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Georgia Senate panel approves resolutions supporting Trump, Iranian protesters

A Georgia Senate panel approved sending two messages to U.S. Congress condemning the impeachment proceedings against President Donald Trump and supporting protesters in Iran — with Democrats calling the moves “playing obvious politics.”

State Sen. Steve Gooch, a Dahlonega Republican, introduced Senate Resolution 538, which states that Americans deserve a Congress that is "free of distracting bias and politically driven theatrics."

“This is a simple resolution which we hope will be done in a bipartisan tone,” Gooch said during Tuesday’s Senate Rules Committee meeting. “This resolution encourages our Congress to get back to work taking care of the people’s business.”

Senate Minority Leader Steve Henson, a Stone Mountain Democrat, said he thought Gooch's resolution was a waste of time.

“It’s almost amusing to have (Gooch) talk about wasting Congress’ time when he brings forward a resolution that is obviously after the fact,” Henson said. “(Trump) has been impeached ... To condemn members of the House after the fact, I think, is a waste of our time.”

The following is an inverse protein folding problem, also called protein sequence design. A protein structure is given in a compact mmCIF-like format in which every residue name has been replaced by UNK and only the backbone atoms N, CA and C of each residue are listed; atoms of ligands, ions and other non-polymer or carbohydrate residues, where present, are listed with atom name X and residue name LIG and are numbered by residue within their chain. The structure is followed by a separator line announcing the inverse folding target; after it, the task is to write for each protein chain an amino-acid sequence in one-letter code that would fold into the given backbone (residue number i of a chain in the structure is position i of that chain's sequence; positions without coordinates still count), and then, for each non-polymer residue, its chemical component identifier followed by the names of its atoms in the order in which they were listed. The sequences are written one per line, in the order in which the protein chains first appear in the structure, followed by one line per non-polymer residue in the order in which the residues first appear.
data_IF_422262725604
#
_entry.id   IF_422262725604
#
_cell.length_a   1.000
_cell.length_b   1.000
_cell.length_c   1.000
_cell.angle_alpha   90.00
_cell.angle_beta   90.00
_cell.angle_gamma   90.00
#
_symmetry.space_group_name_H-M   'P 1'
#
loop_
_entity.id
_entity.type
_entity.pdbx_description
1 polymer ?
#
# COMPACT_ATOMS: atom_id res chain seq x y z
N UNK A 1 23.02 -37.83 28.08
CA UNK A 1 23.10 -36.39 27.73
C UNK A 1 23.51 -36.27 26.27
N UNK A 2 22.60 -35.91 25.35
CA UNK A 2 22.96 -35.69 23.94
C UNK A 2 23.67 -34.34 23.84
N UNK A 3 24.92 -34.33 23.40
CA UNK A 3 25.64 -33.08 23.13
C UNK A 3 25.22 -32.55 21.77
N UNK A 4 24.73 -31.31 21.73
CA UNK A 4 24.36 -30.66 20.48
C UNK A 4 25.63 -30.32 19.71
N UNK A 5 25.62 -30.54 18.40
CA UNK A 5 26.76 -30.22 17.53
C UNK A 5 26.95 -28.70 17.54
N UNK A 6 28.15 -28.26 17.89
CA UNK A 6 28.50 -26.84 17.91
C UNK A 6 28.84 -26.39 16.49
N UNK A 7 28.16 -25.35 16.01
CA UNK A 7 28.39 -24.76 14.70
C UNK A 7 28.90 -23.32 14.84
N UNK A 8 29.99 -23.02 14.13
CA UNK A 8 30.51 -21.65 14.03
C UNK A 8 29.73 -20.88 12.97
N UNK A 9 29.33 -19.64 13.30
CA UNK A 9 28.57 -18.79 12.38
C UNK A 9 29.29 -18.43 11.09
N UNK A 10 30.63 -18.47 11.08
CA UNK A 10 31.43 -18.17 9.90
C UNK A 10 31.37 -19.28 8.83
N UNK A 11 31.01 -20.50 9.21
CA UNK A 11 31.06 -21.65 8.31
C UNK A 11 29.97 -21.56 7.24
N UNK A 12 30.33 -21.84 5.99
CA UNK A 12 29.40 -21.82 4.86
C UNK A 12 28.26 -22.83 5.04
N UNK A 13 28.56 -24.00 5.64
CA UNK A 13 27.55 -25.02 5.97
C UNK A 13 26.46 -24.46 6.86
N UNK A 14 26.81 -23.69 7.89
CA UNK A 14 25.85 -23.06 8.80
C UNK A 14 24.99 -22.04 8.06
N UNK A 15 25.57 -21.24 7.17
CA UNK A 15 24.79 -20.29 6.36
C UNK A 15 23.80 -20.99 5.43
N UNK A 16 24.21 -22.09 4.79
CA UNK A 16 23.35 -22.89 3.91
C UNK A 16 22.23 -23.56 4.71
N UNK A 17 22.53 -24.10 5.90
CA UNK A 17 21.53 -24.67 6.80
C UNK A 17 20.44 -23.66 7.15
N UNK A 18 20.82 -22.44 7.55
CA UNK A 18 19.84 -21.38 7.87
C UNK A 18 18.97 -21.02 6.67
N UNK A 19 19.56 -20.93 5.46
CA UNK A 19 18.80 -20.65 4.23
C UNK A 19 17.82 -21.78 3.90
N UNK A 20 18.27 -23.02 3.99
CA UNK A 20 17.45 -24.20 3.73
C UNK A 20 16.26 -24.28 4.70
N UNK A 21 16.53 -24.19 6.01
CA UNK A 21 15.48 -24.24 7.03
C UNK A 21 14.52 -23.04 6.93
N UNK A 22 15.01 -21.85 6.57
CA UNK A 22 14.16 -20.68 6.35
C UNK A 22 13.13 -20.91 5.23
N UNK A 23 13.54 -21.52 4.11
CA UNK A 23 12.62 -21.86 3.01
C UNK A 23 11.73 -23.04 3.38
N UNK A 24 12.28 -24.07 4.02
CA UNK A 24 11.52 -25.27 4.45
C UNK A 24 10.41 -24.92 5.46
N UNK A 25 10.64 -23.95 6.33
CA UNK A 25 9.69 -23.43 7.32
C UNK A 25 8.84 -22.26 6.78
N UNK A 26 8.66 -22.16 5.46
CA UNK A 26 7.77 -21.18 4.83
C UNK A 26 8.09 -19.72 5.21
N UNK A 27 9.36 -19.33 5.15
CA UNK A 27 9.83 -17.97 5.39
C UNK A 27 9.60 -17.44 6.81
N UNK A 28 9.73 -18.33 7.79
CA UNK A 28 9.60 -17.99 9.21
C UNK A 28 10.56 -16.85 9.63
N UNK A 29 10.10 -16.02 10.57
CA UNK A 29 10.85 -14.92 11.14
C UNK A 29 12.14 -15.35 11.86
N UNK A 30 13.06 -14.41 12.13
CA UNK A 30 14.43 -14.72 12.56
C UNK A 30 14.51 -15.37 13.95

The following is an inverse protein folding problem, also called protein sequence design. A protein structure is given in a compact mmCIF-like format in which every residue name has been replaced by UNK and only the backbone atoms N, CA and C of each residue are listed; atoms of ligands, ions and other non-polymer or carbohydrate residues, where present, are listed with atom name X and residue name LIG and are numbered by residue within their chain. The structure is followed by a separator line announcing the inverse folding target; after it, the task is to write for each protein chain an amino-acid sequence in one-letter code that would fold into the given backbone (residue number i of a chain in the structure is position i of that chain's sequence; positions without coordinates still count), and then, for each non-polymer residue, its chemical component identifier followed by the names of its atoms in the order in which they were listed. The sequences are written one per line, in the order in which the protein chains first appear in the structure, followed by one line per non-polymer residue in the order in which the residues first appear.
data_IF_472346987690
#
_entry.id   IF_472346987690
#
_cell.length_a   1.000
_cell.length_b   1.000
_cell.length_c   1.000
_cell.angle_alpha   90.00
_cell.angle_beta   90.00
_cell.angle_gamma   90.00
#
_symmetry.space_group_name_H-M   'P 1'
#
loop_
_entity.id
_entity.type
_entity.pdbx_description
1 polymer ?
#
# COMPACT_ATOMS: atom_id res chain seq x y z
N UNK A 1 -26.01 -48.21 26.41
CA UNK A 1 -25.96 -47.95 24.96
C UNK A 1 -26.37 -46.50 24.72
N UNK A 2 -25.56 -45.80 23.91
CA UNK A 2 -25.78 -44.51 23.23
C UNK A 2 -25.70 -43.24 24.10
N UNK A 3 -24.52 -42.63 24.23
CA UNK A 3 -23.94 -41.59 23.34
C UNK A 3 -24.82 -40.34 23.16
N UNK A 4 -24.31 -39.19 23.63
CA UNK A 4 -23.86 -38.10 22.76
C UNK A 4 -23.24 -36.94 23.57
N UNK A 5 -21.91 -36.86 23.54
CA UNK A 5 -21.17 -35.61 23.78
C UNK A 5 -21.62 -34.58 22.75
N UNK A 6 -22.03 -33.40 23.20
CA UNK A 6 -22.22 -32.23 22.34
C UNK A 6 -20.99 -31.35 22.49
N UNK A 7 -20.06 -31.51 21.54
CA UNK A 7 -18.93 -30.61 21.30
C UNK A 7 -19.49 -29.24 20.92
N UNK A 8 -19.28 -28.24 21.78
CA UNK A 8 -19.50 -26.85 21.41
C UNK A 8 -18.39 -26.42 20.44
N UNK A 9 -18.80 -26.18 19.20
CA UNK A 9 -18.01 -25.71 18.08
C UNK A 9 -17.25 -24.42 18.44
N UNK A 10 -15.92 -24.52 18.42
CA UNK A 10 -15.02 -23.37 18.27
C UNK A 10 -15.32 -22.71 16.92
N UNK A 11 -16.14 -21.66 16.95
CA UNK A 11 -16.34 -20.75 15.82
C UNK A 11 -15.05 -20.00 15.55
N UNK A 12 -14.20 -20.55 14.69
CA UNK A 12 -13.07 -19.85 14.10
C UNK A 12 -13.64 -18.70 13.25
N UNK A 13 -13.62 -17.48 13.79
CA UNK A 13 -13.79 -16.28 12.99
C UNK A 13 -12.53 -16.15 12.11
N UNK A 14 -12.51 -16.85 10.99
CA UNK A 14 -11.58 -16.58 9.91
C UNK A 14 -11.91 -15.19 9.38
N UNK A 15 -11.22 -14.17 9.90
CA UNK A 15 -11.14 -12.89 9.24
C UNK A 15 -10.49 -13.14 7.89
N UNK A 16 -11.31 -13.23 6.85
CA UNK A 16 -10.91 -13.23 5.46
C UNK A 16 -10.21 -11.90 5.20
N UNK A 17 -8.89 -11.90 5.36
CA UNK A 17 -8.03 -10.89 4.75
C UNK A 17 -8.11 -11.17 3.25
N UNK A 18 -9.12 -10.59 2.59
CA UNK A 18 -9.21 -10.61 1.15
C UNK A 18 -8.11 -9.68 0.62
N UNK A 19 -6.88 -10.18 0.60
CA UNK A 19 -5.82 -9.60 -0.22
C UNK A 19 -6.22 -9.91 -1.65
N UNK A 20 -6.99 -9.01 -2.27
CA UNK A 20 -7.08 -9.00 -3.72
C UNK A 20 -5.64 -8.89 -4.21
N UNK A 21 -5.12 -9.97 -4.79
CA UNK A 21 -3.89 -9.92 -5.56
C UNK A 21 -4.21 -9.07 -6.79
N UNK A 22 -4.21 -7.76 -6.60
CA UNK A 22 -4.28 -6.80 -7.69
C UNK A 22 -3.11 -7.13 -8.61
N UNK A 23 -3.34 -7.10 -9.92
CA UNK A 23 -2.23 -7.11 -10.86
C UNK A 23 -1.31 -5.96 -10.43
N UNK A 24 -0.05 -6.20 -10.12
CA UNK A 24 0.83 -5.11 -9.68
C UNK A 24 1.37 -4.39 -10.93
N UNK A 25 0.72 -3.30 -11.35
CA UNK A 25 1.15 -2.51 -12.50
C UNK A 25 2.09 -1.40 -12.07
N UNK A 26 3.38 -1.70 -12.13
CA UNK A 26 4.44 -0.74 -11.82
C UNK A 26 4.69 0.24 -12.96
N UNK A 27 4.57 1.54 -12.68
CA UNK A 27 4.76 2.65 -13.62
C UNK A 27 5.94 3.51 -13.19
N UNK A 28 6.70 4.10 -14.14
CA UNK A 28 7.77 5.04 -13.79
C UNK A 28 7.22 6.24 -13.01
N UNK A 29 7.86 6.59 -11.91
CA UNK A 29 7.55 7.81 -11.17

State Sen. Renee Unterman, a Buford Republican, said her proposal, Senate Resolution 554, shows support to the Iranians who are protesting the government. Unterman is running for Georgia's open 7th Congressional District seat.

“It’s been very disturbing turn on our television sets or to look in the internet and to actually see people (demonize) the ability of being able to express their opinion and the consequences of when they do express it,” she said. “This is just showing support.”

Henson said said the resolution was “playing obvious politics.” He took issue with a portion of the resolution that said U.S. House Speaker Nancy Pelosi and congressional Democrats have “turned their backs on the Iranians yearning for freedom and democracy.”

“You could have done a resolution that honored Iranian demonstrators or gotten to the point of supporting the president’s policy without attacking a political party or individual,” Henson said. “I think it’s a bad policy and I urge the leadership of the Senate to reflect on that and try to avoid it whenever it’s not necessary.”

Both measures passed Tuesday on party line votes.